Translator’s Note: “On Whom to Lean: The Life Stories of the War-Torn Generation of Chinese Americans at Rossmoor” (#ChineseAmerican #OralHistory #Memoirs #Biographies)

 

I believe that fate is what we make for ourselves. However, the traditional Chinese notion of yuanfen – serendipity – came to mind when I signed on to translate Whom to Lean On: Out a War-Torn Country: Life Stories of Senior Chinese Americans in Rossmoor (2015) from Chinese to English. (See below: The English edition, published in August 2017, has been re-titled as On Whom to Lean: The Life Stories of the War-Torn Generation of Chinese Americans at Rossmoor.)

I used to work as a freelance translator, before finally settling down in June 2012 to help emerging and established English-language authors, literary agents and publishers to promote their titles as digital and print books to the Chinese World. Still, even with a huge workload (I also help Chinese-language authors both within and outside of China to promote their titles across the world), I often check various websites for their posts of English/Chinese and Chinese/English translation jobs, just to keep in touch with the latest market trends.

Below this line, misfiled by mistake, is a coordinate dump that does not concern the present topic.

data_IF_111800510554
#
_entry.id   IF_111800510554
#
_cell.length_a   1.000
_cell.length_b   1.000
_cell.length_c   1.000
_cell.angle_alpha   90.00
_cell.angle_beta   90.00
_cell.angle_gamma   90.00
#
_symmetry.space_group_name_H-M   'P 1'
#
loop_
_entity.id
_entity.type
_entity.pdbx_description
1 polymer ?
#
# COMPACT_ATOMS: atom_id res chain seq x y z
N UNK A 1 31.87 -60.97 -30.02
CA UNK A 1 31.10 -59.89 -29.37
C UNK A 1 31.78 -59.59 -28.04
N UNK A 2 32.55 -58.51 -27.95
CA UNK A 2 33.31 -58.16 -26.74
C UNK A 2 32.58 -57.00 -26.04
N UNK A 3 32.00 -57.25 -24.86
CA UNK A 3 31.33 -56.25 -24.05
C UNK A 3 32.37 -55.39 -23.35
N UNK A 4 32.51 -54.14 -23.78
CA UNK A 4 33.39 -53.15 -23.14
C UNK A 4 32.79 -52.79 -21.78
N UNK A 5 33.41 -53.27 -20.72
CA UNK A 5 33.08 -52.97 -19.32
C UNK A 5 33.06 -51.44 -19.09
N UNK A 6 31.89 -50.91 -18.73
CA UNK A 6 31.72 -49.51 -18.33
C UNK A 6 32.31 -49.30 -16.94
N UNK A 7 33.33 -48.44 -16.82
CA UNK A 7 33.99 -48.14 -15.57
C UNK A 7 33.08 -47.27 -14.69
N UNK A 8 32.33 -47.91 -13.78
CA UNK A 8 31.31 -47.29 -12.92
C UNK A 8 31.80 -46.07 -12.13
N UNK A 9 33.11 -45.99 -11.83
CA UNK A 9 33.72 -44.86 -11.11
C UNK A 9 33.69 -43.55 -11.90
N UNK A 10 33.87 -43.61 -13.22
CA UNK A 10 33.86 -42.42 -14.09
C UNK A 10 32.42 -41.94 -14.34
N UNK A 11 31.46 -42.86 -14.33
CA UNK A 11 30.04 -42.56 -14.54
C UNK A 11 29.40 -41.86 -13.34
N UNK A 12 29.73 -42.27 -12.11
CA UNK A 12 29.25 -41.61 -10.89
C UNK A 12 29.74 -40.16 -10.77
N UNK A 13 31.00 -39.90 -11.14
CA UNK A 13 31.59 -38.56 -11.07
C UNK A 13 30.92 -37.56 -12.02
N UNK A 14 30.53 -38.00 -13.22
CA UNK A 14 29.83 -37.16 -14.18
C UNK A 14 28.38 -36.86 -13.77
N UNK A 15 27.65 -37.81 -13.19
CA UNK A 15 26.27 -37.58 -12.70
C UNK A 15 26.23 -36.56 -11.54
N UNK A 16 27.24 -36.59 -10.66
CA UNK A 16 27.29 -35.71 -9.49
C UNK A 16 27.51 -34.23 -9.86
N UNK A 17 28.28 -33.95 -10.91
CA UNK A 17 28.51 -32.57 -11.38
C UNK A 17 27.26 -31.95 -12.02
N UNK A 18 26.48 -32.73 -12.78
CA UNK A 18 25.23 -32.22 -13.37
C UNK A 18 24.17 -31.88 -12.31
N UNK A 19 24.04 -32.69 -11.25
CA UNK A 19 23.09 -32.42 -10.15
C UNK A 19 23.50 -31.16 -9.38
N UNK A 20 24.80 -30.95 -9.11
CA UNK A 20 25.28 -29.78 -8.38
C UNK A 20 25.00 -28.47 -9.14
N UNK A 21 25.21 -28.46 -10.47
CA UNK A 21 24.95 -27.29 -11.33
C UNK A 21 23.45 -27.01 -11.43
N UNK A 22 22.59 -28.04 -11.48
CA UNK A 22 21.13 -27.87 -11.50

On this fine day in March 2016, here in Melbourne, Australia, I happened to browse through the numerous translation jobs posted on a website and bumped into this particular call for a professional translator to translate a book from Chinese to English. This project was unique from the start because the book’s author, Ms Zongyi Li from Rossmoor, Walnut Creek, California, United States of America, included the book’s full title and its introduction in the call, precious information that is commonly revealed only after a freelance translator has paid good money to be eligible to bid for translation jobs. As it happened, I was then able to search for details about the book and its author on the Internet.